In their waxing and waning, seasons are like radio signals, and as we climbed toward our McMicken Hall office this morning, the forty-nine-degree air was a cold static on our naked forearms, calves, and flip-floppeted feet. People smug in their jeans and windbreakers were giving us impertinent looks. Once inside, we ransacked the CR’s desk drawers and file cabinets, hoping for a left-behind sweatshirt nothing had nested in, but unfortunately all the left-behind sweatshirts had been nested in—by mice, spiders, Lit PhDs, etc.
Then we turned up these three comments from contributors talking about poems in the current issue, and though we didn’t feel any less underdressed, we realized there are other ways of making do when the temp. starts to drop for good.
Catherine Pierce: When I was younger, I spent many long summer days imagining the life I would someday live. Those daydreams were often the best parts of my days, because the experiences I imagined having were, I was sure, much richer and more exotic than anything I could experience at home (I will be a world traveler and learn seven languages! No, I will live in a cabin without electricity and spend my days hiking unforgiving terrain! No, I will somehow develop artistic talent and be a painter!). There’s a particular rush that accompanies this type of wide-open-future imagining, and in “Dear Self I Might Have Been” I wanted to explore what might happen if that rush of almost, of will be, of soon, were pursued obsessively and indefinitely.
Michael Chitwood: I went to a scout camp on a small lake for several summers as a kid. During the day, the dock area was all shout and shove, splash and knock; the oars thunking in the oar locks. It was good ruckus. But I would wander back to the dock in the late evening when all the gear had been stowed. It was quiet, but you could still feel the potential energy of the place. The memory of that was how the poem got started, and, as with many of my poems, I had no idea where it would go from there. “At the Dock at Dusk” was a surprise for me. I consider it as a good sign when language takes its own turn.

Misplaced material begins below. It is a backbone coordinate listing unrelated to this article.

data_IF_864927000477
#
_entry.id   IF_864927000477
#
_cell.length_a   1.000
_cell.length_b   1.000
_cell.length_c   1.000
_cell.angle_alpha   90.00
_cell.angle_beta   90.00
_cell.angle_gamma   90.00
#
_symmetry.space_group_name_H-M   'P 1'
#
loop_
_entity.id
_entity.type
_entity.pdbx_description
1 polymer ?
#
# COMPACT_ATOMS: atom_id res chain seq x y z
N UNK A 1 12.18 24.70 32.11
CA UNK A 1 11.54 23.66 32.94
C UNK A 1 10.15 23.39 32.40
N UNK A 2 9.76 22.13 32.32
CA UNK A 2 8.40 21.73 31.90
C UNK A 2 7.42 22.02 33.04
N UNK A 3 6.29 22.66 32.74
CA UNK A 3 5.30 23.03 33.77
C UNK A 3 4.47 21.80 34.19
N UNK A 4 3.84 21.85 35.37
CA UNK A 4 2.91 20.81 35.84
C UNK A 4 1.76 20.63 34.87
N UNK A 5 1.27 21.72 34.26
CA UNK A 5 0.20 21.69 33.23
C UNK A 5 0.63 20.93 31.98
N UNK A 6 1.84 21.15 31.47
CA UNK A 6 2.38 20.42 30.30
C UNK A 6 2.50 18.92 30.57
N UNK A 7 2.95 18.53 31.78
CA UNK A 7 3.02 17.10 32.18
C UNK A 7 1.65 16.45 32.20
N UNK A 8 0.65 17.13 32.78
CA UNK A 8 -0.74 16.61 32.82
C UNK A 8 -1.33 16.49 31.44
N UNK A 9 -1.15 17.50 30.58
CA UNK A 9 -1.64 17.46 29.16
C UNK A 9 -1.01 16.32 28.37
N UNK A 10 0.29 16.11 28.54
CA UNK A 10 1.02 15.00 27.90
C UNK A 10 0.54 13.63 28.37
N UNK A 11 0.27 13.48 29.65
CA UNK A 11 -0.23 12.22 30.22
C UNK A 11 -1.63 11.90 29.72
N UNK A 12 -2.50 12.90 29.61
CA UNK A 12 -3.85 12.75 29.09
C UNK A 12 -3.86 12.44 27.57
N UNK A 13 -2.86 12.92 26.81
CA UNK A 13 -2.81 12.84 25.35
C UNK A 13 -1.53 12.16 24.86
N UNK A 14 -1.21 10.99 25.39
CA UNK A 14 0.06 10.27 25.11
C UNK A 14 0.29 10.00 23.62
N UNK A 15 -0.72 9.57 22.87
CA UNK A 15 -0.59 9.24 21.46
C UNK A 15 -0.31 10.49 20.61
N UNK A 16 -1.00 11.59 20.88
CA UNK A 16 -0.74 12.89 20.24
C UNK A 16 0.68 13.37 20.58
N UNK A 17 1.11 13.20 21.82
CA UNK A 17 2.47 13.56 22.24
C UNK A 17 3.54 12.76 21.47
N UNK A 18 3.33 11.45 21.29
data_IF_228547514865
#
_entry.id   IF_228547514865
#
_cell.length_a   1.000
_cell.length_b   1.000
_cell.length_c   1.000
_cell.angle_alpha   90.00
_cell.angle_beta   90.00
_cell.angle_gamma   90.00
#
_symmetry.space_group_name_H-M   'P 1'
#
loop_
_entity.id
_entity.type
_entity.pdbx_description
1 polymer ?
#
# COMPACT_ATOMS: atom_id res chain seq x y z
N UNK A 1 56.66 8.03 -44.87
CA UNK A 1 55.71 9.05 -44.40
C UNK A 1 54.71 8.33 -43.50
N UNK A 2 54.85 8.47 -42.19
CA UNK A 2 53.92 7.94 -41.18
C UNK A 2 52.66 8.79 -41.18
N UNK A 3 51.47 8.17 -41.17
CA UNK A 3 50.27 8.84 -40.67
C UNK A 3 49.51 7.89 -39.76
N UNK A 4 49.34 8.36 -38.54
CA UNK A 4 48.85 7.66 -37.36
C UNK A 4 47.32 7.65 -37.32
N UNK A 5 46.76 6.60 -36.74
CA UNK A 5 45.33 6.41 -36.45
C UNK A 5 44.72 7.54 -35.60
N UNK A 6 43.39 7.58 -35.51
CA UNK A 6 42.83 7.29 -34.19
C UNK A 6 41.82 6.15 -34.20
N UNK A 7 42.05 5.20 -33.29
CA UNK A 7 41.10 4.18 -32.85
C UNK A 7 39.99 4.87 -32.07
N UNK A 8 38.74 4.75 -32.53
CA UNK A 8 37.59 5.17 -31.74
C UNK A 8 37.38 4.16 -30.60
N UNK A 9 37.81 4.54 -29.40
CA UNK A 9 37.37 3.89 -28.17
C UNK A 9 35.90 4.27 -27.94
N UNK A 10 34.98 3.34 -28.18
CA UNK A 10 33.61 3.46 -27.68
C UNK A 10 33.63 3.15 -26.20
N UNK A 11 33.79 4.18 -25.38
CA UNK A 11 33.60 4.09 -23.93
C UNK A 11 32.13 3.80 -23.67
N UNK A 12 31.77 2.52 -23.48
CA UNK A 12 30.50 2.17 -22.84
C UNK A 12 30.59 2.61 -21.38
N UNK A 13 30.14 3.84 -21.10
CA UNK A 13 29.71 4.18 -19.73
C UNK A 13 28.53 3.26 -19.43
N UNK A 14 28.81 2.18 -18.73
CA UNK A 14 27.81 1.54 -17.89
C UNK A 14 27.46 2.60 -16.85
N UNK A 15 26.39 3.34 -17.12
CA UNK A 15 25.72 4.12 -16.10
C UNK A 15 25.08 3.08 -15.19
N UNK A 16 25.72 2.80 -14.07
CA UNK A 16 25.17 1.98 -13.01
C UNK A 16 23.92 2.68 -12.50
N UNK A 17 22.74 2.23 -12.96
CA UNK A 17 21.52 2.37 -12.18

Bruce Cohen: For what seemed like a hundred years, going to the beach was work: eagle-eyeing my three boys to make sure nobody drowned, or consumed too much sand, or stood too close to the edge of the gangplank of breakers, or sliced their feet on barnacles, or buried each other alive. . . . Of course, in this exhausting chaos of my own ineptitude I couldn’t be too concerned with the way they disrupted the enjoyment of other families. On those days, all I ever daydreamed about was one relaxing afternoon where I could simply read and snooze and not be bothered. And that, in fact, happened: All of a sudden the boys were grown and had no interest in going to the beach with us, but I found myself watching strangers’ children, walking out to the breakers myself, contemplating the large issues of life, death, generational disappointments, evolution—what is, in fact, missing from our lives. And in composing “Beach Day,” I know I was thinking about that Philip Larkin poem about going to the beach, and that resigned sadness and sense of loss and never-coming-back seemed to infiltrate my poem as well.